Update June 14th 2018
Nest searching has been somewhat successful so far - we've found a total of 3 common nighthawk nests, all with two eggs and incubating. Eastern whip-poor-wills have proven to be much more difficult to find. Both species like to nest on leaf litter on the edge of the barrens however we've had no luck so far finding these ladies. We're moving on to plan B - catching the whip-poor-wills in mist nets, tagging them, and tracking them to find their nests.
We've put together some stellar decoys to help us lure our target species with the help of audio playback. Meet whip-poor-will Vincent Van Gogh-in-the-nets and Maurice the common nighthawk.
Next we will be deploying the camera traps and insect traps to find out what predators are around the barrens, and what species these aerial insectivores might be munching on. So far we've seen many signs of black bear including rubbing trees, scat, and fur, moose, deer, and coyote tracks, fox, and mysterious wolf-like fur and accompanying howling under the full moon (no joke!).
Update June 17 2018
The camera traps are out and the birds are in! We've deployed 8 cameras in the Torrance Barrens which will be rotated every 3 days or so on a grid of 40 points. We'll find out soon if we've caught any potential ground nest predators in the area. So far we've lost one CONI nest to predation (the one next to a game trail, sadly).
We've started mist-netting, banding, and tagging nightjars with 3 male Eastern Whip-poor-wills sporting new nano tags and 1 male Common Nighthawk banded to date. One of our EWPW was already banded from a previous study which was exciting. We're hoping to catch some females soon so that we may track the females to their nests to monitor success and eventually attach transmitters to the chicks.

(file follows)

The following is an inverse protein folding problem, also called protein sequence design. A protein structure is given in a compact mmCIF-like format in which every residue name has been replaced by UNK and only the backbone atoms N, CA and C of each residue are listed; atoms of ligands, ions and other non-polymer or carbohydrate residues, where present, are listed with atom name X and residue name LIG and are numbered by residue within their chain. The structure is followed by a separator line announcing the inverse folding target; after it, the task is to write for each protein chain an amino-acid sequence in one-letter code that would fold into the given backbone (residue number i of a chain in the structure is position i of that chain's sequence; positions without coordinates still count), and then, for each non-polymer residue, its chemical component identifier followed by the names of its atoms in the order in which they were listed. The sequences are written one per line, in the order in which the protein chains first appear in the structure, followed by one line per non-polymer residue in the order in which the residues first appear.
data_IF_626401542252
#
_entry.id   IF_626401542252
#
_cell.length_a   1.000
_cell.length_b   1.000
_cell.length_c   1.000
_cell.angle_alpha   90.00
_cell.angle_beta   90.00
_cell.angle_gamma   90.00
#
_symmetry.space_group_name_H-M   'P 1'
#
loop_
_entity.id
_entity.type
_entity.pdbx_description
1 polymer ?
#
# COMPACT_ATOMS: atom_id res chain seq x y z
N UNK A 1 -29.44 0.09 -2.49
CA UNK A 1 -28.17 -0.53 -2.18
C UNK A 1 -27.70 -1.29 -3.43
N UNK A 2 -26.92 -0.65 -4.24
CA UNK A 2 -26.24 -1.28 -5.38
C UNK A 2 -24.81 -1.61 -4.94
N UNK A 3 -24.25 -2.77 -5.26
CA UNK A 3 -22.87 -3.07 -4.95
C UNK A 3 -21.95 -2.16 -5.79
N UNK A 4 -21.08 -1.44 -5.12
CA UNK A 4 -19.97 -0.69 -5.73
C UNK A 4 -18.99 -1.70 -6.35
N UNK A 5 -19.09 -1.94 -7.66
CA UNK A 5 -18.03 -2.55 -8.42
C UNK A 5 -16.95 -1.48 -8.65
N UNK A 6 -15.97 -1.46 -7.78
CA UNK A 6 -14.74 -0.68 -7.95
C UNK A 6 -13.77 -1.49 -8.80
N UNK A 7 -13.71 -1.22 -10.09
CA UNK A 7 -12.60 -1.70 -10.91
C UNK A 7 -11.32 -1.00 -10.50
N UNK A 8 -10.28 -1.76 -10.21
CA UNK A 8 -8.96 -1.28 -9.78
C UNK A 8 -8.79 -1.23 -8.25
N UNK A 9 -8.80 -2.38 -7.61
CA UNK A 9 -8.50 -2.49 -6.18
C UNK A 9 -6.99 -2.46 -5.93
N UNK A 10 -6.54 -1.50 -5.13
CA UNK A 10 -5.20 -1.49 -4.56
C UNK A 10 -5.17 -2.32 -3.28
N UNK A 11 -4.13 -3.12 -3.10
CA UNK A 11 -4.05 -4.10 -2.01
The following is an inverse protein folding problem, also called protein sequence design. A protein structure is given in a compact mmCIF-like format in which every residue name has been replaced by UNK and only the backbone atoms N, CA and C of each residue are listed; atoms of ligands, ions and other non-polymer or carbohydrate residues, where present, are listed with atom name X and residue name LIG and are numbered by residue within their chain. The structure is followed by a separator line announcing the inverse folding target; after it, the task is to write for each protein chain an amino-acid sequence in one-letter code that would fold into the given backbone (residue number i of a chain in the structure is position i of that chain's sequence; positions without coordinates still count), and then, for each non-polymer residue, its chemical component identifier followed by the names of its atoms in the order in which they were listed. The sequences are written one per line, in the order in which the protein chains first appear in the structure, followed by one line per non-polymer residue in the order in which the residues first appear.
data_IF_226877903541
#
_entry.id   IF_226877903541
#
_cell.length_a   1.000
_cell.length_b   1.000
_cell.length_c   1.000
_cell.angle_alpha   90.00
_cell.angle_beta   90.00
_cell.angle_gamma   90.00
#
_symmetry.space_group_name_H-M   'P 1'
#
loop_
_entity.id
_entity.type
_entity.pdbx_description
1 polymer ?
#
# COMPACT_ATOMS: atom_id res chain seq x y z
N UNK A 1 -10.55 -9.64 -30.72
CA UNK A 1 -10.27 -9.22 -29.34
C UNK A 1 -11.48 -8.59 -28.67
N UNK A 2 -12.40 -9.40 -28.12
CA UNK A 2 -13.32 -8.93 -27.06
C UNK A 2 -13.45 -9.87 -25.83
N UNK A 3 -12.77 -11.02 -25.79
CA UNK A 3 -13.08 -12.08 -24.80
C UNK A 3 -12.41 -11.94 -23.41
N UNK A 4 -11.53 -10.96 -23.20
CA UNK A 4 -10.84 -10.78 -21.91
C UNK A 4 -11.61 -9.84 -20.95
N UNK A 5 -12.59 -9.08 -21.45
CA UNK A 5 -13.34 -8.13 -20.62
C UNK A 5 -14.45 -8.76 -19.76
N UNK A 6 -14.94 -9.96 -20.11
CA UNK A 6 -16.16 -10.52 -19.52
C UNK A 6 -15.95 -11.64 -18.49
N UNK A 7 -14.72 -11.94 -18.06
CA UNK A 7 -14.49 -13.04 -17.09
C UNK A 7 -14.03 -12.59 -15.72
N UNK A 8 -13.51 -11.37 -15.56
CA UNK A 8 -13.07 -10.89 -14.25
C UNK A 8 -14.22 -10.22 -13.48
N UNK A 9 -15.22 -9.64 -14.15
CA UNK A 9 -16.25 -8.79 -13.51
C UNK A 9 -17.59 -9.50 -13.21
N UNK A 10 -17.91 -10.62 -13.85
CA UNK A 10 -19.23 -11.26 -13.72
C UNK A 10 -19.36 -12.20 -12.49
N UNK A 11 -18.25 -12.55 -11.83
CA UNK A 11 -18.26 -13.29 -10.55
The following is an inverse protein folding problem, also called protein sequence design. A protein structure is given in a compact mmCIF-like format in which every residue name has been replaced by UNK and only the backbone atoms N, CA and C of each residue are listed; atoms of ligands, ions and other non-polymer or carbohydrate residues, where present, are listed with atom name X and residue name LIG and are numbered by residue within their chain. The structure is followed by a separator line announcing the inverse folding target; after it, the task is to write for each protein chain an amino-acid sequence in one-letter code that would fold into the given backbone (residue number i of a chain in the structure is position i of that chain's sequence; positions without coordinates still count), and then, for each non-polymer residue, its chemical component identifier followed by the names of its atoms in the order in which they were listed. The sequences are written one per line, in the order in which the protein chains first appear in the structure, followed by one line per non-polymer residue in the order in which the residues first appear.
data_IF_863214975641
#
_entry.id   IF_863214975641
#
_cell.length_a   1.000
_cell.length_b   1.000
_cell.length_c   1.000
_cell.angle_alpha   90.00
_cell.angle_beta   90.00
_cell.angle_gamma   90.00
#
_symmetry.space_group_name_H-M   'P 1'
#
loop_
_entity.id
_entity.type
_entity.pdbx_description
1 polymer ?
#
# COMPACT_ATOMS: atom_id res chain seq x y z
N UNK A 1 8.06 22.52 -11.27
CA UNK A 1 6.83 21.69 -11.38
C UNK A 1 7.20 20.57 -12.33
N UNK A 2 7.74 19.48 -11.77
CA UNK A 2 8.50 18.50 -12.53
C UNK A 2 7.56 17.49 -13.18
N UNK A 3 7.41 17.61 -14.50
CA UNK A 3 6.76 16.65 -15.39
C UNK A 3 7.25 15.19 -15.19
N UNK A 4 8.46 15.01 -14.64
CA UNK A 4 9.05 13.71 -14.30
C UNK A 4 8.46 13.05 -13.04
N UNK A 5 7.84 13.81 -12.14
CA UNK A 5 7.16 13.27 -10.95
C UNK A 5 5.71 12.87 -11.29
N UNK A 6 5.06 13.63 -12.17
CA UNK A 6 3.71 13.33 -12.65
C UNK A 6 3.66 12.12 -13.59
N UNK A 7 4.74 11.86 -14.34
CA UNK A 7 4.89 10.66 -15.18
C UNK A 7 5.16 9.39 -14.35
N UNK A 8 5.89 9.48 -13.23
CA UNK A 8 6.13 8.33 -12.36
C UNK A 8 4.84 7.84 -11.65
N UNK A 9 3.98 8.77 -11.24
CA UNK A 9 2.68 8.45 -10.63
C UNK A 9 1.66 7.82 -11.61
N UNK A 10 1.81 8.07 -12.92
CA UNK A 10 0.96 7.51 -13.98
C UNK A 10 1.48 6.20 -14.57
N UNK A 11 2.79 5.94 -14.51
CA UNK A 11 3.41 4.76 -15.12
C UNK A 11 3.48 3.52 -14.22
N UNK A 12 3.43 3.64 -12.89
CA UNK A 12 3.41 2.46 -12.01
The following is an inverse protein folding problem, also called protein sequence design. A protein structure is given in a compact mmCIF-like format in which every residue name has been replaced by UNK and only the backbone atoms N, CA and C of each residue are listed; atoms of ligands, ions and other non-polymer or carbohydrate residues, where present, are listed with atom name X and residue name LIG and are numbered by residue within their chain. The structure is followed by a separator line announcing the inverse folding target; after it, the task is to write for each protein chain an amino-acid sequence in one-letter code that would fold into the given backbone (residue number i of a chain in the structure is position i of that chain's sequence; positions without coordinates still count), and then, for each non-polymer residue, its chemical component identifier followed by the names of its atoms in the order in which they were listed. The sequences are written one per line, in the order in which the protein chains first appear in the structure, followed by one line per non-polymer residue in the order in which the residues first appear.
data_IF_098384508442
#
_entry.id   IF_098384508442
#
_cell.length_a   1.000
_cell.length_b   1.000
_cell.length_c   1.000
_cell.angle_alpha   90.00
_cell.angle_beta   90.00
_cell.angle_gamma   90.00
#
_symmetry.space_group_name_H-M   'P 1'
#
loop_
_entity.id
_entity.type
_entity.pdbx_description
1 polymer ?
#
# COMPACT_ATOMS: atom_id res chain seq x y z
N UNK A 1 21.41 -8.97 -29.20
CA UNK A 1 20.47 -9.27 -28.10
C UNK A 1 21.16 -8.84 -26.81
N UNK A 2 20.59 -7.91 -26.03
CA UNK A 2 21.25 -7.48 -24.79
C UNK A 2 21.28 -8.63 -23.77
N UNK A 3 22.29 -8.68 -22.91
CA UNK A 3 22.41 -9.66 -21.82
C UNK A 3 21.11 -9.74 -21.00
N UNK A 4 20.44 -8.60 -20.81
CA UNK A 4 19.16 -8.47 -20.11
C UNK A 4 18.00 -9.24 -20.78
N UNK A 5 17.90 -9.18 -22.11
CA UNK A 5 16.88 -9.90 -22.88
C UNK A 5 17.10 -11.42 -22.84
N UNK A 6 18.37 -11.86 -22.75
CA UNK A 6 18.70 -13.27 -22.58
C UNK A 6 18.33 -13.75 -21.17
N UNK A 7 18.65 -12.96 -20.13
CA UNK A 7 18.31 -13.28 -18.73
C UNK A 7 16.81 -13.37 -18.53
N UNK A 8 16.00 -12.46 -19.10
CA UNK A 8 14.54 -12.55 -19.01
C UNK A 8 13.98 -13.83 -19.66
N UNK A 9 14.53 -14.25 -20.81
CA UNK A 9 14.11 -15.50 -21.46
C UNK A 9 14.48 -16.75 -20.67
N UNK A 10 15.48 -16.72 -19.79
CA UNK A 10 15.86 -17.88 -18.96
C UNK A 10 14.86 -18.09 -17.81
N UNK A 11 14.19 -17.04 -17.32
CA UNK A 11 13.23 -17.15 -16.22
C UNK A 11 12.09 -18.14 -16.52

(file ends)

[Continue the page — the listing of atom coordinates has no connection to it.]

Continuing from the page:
Update June 21st 2018
It's the first day of summer and we've got some news to share. Last night our team found TWO Eastern Whip-poor-will nests with chicks! After much nest-searching in the dark without luck, we've focused on deploying transmitters on adults for the past week.
Our new strategy to find nests is to track adults to the nest from their roosting sites and it works! Last night we tracked a male EWPW to his roost site in a cluster of trees and waited for the signal to change - we followed the male about 100 meters to a new spot and began searching for nests. The male flushed while we were searching and began singing across the barrens; however, after a few more minutes of searching the chicks were found on some leaf litter underneath juniper on the edge of the barrens. Mama EWPW came just moments after we began weighing the chicks, fluttering above our heads as we moved quickly to process the chicks.
We've finally got some EWPW nests, 5 adults with transmitters and 1 adult CONI. Tonight we are going to try to catch a nesting CONI and give her a tag.
Stay tuned for more project updates and follow me on instagram @siobhandarling for more photos
About the author
I am an early career ecologist studying how species and landscapes interact in the face of climate change and human disturbance.